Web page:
Start with a recipe that you are quite used to. Keep in mind that some natural coffees need less temperature that washed coffees, that lighter roasts can handle more heat that dark roasts and that very fresh coffees might need a longer blooming phase that others.
I will give you the following example for filter coffee:
Let's say I am using a filter coffee thats 15 days old. I could add this information and the name of the coffee with the date and number of the roast batch on the top.
I will use 20g of coffee on 300 ml water with 92 degrees, 29 clicks on a Comandante grinder (just as an example) and I will use 35 sec of blooming. My pours will be in five 60g intervals of water ( also, just as an example) and my time in total will be 3:30 minutes.
I want to see how the coffee develops as it cools down so I can write down all the flavours I get directly after brewing, then maybe three minutes later and then maybe 7 or 8 minutes later.
Based on my overall taste experience, I can now judge this coffee. Maybe the acidity is quite high and sweetness can be improved. Now having all of this information written down, I can: (i) start changing my variables one by one (never change more than one at a time as this will make it impossible to trace back which change actually lead to a certain result), or; (ii) use this chart to monitor how my coffee behaves over time. I use it for both, in order to find the best recipe and on the other hand to keep track of roast profiles and dates.
Let's do another example with an espresso roast:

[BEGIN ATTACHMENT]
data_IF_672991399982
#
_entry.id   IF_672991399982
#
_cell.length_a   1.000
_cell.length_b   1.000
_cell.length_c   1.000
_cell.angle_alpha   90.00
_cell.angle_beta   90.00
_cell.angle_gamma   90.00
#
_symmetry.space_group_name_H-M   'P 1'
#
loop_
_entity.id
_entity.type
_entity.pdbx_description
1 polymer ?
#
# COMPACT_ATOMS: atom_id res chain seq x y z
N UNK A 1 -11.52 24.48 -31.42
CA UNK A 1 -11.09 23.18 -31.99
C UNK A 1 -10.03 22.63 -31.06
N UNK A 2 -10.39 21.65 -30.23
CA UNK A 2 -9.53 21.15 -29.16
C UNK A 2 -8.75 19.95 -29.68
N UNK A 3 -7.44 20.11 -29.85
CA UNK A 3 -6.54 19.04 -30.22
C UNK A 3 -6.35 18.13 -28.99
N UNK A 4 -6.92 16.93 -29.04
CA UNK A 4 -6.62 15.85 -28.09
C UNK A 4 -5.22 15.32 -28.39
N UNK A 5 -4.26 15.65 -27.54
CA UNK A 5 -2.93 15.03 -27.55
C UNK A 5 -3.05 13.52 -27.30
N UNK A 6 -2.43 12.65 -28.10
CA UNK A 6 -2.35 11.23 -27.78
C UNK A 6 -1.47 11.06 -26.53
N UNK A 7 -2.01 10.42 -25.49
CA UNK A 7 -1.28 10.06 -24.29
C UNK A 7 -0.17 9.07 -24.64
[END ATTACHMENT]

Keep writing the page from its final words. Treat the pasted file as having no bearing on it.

Let’s say I am dialling in an espresso thats 22 days old. I can write down the process, batch number and details about the coffee over the top of the chart:
I am using 18g in a 18g basket and am extracting 36g out in 26 seconds.
My sweetness in medium, acid high, bitterness medium.
Flavours of blood orange and chocolate and jasmine (just as an example)
My texture is medium low, my weight is also a little bit under medium and the finish is medium to medium high.
It's not bad, but I want the acidity to go down a little bit. What I could do now is: updose (add more coffee to the dose), OR pre infuse, OR higher temperature, OR finer grind, etc
(Remember to only change one variable at a time!) Now, you can monitor how your taste will change and how your variables will shift over time.
What's the conclusion?
Tasting your coffees and understanding how to adjust and change flavour are the most important tools to offer better coffee. Developing these skills will not only educate yourself and your staff, but in the long term also your customers as they will experience a better service by people that really know what they are talking about.
At Röststätte we are dialling in our bar coffees all together with all the staff members every morning and together we discuss flavours and write them down. To give a better service to our customers that buy our beans, we taste test all of our coffee at least every day for a whole month before releasing a new coffee, so we can provide the best brewing recipes and the most accurate flavour descriptions.
To help you become better at monitoring your dial ins, I have attached both dial in sheets to this article - please share them with every coffee enthusiast you know!
I hope this article was useful and you have enjoyed reading it. If you have any questions or suggestions, please don’t hesitate to contact me.
Happy brewing! Nicole